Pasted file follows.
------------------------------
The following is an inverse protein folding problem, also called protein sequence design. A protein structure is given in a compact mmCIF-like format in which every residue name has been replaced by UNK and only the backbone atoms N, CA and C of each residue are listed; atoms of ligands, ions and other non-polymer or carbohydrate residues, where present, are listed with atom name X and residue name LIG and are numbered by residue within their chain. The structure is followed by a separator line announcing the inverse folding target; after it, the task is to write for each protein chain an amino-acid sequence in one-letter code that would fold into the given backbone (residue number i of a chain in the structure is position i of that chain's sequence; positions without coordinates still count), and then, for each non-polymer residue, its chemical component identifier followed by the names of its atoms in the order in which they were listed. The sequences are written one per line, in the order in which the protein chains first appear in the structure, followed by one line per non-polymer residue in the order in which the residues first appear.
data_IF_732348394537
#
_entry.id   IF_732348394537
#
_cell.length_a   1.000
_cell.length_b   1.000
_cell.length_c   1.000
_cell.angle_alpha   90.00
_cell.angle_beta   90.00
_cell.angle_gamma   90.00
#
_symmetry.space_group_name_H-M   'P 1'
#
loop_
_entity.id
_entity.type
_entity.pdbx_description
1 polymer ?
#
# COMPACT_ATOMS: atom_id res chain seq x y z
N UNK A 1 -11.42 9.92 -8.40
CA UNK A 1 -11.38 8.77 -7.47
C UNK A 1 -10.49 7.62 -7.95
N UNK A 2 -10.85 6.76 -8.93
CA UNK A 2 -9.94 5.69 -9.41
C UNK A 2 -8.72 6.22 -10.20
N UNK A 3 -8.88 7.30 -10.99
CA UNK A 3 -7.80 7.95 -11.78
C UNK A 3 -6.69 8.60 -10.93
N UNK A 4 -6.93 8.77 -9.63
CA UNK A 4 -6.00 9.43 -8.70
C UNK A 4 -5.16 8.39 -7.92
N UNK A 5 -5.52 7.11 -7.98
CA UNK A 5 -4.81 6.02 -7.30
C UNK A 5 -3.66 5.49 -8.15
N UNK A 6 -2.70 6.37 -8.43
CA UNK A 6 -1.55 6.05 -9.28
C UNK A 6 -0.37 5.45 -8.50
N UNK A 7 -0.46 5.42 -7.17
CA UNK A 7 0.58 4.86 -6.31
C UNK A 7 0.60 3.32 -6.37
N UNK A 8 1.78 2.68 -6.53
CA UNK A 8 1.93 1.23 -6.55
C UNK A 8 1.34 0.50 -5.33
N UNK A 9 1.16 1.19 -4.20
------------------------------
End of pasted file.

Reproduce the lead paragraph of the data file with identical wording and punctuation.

The following is an inverse protein folding problem, also called protein sequence design. A protein structure is given in a compact mmCIF-like format in which every residue name has been replaced by UNK and only the backbone atoms N, CA and C of each residue are listed; atoms of ligands, ions and other non-polymer or carbohydrate residues, where present, are listed with atom name X and residue name LIG and are numbered by residue within their chain. The structure is followed by a separator line announcing the inverse folding target; after it, the task is to write for each protein chain an amino-acid sequence in one-letter code that would fold into the given backbone (residue number i of a chain in the structure is position i of that chain's sequence; positions without coordinates still count), and then, for each non-polymer residue, its chemical component identifier followed by the names of its atoms in the order in which they were listed. The sequences are written one per line, in the order in which the protein chains first appear in the structure, followed by one line per non-polymer residue in the order in which the residues first appear.